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Safir has pushed to dispose of bad cops quickly, through departmental charges instead of criminal prosecution, which saves the NYPD money, the risk of a bad cop's poisoning the force, and ugly publicity. The worry among prosecutors is that the opportunity to find larger patterns of corruption, through flipped cops, may be lost in the bargain. "IAB may be more willing to pick off an individual dirty cop," says Joseph Armao, the Mollen Commission's chief counsel, who is now at the law firm Squadron, Ellenoff, Plesent & Sheinfeld. "But if anybody took any lesson from the Mollen Commission, it is that the nature of police corruption is conspiratorial. They act in groups, for self-preservation. Why haven't we seen more group prosecution?"

"Will we be able to prevent what happened in the three-oh, a whole precinct going rogue?" Bratton says, sounding as if he's still in charge. "I think we will. Much as I'm comfortable saying crime's not going to go back up in this city."

Federal law-enforcement officials praise IAB's efforts, but they aren't quite so confident. They're in the delicate first stages of building a broad corruption inquiry from tips provided by an undercover informant. "There's a couple things," one Fed says ominously, "that the office is looking at right now."

Flawed procedures and hardware—such as the three-years-overdue-and-counting installation of a computer system to track corruption allegations—handicap even the dedicated cops in IAB. But the will to hunt down misdeeds is equally important. And morale inside IAB is terrible.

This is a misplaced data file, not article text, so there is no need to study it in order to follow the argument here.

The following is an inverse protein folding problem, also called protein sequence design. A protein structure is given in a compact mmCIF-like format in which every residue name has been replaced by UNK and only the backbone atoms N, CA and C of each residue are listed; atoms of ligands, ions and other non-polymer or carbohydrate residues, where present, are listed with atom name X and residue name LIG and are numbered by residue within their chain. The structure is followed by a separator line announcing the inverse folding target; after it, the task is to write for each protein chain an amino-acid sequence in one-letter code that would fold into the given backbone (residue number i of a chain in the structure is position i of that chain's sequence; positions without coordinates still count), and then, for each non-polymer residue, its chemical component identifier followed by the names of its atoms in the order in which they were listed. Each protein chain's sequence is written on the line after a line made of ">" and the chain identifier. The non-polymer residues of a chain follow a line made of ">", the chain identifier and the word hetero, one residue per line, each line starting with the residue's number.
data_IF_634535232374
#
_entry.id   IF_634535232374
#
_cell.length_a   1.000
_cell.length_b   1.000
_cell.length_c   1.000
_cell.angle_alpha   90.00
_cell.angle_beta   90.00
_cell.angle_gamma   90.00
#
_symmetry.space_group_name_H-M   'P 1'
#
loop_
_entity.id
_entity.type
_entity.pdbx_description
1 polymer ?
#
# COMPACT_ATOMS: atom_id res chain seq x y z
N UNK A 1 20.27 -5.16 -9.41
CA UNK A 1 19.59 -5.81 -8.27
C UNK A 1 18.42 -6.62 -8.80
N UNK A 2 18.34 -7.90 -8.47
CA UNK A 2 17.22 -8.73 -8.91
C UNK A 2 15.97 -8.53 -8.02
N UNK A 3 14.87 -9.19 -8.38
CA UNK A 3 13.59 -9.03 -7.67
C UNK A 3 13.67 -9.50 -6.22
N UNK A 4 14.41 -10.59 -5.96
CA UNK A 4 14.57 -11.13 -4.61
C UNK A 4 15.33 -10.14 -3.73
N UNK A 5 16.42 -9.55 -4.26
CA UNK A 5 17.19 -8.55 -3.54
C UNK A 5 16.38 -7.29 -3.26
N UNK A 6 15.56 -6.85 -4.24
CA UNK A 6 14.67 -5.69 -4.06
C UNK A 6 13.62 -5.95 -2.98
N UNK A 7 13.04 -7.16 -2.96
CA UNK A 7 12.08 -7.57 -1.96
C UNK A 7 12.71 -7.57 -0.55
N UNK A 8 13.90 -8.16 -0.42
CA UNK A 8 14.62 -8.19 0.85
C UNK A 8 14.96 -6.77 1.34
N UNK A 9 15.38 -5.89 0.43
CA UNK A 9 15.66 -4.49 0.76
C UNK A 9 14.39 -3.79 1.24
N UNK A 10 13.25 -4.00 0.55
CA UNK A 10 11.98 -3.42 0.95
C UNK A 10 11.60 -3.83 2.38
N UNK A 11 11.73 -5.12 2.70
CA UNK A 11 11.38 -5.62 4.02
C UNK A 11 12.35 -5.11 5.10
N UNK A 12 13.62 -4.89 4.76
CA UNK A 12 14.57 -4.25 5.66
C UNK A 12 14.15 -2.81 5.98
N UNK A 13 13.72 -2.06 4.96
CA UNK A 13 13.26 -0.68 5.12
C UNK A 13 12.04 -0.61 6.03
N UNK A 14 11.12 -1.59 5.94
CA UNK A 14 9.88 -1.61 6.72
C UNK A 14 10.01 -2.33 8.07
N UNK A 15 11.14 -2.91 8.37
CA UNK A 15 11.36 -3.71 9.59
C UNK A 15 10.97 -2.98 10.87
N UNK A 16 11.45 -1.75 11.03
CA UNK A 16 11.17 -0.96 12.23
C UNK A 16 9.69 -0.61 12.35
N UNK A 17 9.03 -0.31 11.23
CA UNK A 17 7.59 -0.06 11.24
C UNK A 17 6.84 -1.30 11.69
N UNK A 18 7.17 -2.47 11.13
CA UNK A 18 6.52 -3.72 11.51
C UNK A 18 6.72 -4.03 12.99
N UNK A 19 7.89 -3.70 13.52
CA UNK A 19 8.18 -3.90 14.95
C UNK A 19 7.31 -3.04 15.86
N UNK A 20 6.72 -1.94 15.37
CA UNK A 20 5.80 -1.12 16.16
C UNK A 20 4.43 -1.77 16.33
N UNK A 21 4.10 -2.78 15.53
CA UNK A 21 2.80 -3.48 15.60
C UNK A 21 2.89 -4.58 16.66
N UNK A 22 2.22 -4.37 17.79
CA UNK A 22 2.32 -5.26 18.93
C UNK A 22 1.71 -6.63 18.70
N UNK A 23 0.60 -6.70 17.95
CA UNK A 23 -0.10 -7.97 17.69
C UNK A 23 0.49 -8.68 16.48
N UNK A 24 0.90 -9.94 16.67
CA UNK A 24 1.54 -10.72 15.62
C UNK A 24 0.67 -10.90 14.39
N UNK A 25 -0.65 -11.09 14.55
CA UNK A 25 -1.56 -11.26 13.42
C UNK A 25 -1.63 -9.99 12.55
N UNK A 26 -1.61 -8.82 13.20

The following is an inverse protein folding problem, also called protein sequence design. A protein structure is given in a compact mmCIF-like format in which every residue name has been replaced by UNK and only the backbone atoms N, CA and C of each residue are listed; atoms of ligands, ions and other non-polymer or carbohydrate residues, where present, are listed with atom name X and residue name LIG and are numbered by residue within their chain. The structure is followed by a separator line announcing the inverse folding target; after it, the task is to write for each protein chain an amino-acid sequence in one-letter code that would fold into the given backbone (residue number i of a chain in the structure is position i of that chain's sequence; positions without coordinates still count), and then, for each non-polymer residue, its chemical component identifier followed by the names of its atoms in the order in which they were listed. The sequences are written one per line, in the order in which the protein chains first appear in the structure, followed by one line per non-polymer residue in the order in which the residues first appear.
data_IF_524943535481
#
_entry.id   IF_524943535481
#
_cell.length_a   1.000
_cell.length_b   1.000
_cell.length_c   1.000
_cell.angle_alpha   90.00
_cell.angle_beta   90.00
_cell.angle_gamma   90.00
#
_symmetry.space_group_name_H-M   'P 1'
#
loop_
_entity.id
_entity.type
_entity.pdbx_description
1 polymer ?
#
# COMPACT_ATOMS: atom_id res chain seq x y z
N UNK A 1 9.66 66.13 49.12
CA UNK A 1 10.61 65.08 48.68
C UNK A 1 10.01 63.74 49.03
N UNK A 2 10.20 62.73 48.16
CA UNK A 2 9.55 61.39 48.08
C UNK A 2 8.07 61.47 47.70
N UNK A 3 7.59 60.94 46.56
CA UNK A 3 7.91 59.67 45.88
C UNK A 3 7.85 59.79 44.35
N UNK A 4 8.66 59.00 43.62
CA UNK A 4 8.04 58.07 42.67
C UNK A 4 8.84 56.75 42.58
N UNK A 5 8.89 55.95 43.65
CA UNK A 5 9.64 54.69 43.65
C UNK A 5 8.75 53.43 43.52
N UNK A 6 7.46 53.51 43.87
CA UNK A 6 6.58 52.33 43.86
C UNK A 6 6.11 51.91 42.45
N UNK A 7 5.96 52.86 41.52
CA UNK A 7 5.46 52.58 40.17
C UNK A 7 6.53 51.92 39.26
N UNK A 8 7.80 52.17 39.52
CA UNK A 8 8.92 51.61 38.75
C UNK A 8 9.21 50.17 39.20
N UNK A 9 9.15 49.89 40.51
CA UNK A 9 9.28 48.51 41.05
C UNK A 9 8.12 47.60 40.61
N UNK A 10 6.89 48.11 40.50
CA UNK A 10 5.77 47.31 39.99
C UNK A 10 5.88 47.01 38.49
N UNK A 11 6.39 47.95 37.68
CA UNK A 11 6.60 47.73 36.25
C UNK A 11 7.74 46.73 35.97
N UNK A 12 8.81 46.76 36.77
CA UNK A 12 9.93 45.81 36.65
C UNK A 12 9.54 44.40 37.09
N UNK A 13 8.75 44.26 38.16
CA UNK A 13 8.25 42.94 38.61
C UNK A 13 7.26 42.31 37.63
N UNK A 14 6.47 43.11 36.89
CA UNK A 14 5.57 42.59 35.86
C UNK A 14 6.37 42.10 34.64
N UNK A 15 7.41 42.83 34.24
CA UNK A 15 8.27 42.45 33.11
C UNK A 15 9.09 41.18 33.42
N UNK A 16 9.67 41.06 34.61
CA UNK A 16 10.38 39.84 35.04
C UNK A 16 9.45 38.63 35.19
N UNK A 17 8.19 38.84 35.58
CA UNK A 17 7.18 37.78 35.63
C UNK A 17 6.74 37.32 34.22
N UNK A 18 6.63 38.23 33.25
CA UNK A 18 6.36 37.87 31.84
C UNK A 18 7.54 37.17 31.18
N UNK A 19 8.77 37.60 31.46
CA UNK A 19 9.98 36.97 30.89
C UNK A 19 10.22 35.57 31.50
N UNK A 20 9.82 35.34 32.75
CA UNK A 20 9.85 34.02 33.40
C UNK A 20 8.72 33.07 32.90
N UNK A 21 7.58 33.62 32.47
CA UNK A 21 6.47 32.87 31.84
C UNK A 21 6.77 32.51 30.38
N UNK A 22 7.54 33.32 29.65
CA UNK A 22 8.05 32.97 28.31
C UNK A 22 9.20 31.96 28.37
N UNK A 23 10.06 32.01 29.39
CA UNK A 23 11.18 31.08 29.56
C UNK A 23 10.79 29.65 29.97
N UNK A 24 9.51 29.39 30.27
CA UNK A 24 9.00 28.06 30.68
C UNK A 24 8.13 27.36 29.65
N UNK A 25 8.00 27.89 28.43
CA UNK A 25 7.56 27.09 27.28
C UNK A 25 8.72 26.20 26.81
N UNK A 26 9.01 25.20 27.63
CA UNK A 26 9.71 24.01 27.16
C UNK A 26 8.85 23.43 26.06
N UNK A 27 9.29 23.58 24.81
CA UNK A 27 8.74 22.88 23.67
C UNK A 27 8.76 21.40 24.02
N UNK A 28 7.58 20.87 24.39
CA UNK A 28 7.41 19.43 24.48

One pillar of the Kelly reforms was allowing IAB to "draft," for a two-year tour, any officers on a career path to sergeant or lieutenant; the cop is required to accept the assignment. The theory: New blood boosts the bureau's energy, and the more people who pass through IAB, the less hated the place becomes within the NYPD.

It's a nice theory. But in practice under Safir, the two-year tours are not exactly distributed equally. "Special qualifications" allow cops to skip straight to the detective bureau. "What it means is, your special qualification is you were born into a family who has a deputy inspector in it," says one cop. "People who have no hooks, politically or by blood, have to do two years. The department publishes these things called personnel orders—transfers and promotions—so you see who's getting around it. The mood of the people who are here is absolute misery and noncooperation. You're constantly having your nose rubbed in the dirt of the fact that the reason you're here is that you don't know anybody, kid! So you're gonna sit outside that restaurant for the next six nights making sure those cops pay for that meal!"

Combine the resentment of younger cops with the lassitude of many of IAB's holdovers, and the mood is resoundingly glum. Phones at the action desk have been ringing wildly since Abner Louima hit the headlines. One sergeant is responsible for judging whether each of the thousands of allegations goes into the pile labeled CORRUPTION or the one labeled MISCONDUCT. Four years after Internal Affairs was supposed to be fixed, the path from action desk to action remains treacherously potholed.


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